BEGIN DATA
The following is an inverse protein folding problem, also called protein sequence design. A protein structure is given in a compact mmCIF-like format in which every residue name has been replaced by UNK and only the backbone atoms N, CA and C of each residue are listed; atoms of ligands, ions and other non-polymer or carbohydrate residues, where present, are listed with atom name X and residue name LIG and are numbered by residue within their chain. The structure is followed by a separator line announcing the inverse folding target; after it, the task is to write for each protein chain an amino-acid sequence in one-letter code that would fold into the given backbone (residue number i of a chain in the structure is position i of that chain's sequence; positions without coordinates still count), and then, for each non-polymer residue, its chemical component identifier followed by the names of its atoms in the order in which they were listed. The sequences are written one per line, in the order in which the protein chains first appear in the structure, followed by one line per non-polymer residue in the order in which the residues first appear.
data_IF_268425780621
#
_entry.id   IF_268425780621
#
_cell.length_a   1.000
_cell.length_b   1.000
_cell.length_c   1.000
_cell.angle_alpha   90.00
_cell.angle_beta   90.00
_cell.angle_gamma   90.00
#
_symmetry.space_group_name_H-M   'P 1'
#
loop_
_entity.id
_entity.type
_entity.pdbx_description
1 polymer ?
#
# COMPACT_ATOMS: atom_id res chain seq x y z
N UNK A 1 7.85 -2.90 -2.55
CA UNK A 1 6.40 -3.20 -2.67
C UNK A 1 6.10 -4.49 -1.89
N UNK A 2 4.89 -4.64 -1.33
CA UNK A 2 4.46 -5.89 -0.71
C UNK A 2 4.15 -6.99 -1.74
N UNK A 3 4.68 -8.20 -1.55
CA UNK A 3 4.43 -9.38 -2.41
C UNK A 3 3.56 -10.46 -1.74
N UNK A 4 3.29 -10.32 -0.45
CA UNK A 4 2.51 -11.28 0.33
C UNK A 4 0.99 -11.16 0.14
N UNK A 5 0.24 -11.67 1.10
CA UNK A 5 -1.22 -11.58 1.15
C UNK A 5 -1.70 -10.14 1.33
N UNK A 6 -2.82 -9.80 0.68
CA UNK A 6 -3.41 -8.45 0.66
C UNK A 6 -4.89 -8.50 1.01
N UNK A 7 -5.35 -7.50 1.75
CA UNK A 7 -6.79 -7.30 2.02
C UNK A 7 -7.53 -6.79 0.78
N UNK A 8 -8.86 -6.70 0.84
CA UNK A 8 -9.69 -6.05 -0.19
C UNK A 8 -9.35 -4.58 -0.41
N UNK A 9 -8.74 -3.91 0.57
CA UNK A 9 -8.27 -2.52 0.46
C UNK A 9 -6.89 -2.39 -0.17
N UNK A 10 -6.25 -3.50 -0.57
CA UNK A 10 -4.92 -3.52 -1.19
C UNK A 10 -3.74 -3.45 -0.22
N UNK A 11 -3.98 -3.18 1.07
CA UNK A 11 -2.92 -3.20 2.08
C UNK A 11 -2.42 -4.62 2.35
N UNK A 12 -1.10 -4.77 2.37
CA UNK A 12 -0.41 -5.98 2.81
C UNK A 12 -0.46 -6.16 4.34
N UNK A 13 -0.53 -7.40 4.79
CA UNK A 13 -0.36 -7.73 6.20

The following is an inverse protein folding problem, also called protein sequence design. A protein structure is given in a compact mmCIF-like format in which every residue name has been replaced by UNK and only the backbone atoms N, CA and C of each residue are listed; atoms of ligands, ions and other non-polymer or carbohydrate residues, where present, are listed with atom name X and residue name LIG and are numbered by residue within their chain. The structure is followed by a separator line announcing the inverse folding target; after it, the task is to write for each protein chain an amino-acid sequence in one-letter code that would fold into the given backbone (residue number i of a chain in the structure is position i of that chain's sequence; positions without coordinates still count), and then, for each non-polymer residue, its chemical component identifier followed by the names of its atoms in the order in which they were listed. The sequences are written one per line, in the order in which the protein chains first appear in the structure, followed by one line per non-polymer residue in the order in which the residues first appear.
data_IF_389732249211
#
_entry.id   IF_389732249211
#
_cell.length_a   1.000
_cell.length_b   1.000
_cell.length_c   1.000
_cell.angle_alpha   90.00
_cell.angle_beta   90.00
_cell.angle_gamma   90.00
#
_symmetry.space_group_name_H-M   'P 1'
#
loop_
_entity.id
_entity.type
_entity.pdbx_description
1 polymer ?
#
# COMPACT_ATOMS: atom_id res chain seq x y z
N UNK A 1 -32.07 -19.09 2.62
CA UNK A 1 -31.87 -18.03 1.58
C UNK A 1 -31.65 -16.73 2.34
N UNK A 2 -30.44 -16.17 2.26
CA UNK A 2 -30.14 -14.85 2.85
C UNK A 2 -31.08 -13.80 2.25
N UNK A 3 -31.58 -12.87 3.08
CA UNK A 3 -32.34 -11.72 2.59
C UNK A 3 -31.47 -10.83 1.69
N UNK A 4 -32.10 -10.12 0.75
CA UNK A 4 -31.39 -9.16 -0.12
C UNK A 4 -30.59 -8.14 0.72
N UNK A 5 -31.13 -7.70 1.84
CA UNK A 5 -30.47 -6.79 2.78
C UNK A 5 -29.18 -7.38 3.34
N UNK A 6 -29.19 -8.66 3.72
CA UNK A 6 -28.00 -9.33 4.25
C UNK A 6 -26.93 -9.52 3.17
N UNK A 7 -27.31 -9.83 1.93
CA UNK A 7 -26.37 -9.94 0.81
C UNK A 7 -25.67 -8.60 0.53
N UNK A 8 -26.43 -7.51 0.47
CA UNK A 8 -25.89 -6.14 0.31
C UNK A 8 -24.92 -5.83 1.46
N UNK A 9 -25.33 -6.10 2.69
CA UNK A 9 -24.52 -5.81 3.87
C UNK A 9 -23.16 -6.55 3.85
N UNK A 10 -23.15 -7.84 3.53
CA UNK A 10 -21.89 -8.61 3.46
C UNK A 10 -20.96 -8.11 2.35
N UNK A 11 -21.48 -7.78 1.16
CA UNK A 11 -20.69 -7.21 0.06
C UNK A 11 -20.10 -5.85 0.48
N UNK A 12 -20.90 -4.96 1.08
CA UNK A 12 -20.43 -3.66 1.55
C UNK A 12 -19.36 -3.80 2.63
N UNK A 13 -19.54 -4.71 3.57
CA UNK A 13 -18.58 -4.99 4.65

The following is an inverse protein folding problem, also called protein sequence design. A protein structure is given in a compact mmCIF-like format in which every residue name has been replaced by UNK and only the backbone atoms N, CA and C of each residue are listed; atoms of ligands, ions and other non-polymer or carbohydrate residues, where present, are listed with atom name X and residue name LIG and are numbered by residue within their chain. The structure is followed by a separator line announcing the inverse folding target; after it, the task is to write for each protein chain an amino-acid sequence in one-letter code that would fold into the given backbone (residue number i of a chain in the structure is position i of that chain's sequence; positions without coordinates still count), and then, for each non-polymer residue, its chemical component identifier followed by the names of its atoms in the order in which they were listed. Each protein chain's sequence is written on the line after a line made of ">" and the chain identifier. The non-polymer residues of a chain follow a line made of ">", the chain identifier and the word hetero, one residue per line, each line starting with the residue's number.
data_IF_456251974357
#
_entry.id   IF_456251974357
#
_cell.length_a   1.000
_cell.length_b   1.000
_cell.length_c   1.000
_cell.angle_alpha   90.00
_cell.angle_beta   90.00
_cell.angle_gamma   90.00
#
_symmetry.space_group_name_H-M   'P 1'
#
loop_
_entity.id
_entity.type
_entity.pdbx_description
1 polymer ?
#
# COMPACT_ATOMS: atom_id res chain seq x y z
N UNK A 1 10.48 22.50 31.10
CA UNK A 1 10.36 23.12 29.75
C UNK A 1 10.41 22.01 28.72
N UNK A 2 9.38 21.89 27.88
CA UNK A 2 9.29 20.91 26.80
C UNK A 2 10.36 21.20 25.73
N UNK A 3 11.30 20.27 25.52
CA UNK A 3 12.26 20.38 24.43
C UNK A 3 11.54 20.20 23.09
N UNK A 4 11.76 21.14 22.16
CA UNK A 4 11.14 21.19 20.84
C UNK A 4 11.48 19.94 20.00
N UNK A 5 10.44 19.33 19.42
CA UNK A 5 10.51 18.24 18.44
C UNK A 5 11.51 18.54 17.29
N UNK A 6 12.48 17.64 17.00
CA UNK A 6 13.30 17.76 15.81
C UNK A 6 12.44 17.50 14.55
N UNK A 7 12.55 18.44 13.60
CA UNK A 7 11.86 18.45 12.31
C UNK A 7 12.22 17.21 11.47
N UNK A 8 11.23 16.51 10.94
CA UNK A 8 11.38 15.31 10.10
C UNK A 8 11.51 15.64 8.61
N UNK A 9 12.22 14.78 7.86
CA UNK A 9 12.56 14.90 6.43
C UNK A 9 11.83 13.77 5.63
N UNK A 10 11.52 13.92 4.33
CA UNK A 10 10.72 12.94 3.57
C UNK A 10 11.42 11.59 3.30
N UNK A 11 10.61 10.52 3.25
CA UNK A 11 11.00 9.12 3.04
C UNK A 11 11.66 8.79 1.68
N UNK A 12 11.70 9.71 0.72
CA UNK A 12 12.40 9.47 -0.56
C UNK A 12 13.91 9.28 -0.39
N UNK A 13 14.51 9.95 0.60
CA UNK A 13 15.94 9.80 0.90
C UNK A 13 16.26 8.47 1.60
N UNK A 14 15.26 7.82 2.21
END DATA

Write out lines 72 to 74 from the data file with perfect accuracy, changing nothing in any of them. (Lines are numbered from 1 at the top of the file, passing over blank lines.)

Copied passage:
_symmetry.space_group_name_H-M   'P 1'
#
loop_